Foothills law enforcement and educators go to class to learn how to keep students safe – WSOC TV

BURKE COUNTY. NC — As thousands of students took a break this summer, law enforcement and local educators have returned to the classroom to find new ways to keep children safe.

Channel 9’s Dave Faherty traveled to three counties in the North Carolina foothills where school is set to resume classes on Monday to learn about new safety measures area school districts are adding this year.

In Burke County, Channel 9 was in the building as active shooter training took place at the old Chesterfield Elementary School. Not only law enforcement were involved in the mock drill, but also dozens of teachers like Joanne Pieto.

“Just keeping the children in your care safe is our primary goal,” she said.

Burke County Sheriff Steve Whisenant said after the tragedy in Uvalde, Texas, law enforcement in the area hammered a goal to their officers in responding to a possible shooting inside of a school.

“The first thing we need to do is stop the threat immediately,” he said. “And it is there, because we are in a rural area, that the agents can enter alone. And they can’t wait.

The district is also trying to stop someone from entering one of its schools.

At Freedom High School, Channel 9’s Faherty saw this firsthand. After walking through the front door, he couldn’t enter the rest of the school.

“Once you get in, you can’t walk through this door here because you have to be in a rush,” said Shanda Epley, the high school principal.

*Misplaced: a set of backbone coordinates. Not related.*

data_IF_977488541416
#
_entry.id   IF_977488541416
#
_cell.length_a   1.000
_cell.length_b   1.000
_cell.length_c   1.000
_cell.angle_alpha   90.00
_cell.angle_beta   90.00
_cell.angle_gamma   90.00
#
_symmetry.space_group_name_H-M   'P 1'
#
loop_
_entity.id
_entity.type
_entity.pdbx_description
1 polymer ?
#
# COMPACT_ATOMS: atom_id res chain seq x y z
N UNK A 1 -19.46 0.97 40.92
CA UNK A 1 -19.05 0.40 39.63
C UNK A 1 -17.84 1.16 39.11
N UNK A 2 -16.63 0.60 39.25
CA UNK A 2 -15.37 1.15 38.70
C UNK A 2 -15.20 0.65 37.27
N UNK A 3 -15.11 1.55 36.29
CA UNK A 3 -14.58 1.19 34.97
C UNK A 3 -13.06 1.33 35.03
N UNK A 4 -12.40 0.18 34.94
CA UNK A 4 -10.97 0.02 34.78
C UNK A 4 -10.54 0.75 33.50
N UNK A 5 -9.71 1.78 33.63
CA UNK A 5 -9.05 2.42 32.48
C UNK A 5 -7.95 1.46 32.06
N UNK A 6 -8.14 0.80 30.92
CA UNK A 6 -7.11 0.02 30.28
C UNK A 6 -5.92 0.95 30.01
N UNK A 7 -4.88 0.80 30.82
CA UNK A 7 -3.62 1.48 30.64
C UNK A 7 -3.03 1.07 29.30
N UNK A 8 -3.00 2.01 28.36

The district also discussed the importance of keeping all other doors secure with a no-open policy.

“We’ve spoken with our head custodian…our cafeteria staff…open house, we have deliveries,” said Charles Williams, principal of Valdese Elementary. “‘Protecting the Home’ is this year’s theme.”

Catawba County has added six school resource officers and the local SWAT team has now seen it could cut door hinges, which was a concern during the mass shooting in Uvalde.

They, too, conducted training exercises this summer, including one on the Catawba Valley Community College campus.

“Safety and security for our teachers. You know, they can’t learn if they don’t feel safe in the schools,” Catawba County Sheriff Don Brown said.

(WATCH BELOW: Possible bus delays at Hickory Public Schools due to lack of drivers)

Schools in Caldwell County already have Resource Officers in each school. They have now added ballistic shields, purchased with a state grant, to eleven schools in the district.

“So when we respond, we have that extra layer of protection to help us resolve the issue faster,” said Andrew Absher, one of the district’s resource officers.

Hickory Public Schools requires clear bags at all sporting events where they also installed metal detectors last year.

Earlier this week, Burke County hosted an emergency first aid course for district leaders.

Everyone hopes that the training and new equipment will never have to be used.

“I volunteered for this because I feel like these children are my children and I would like someone to take the initiative to protect them,” Pieto said.

(WATCH BELOW: Safety is a concern as students across Carolinas return to school)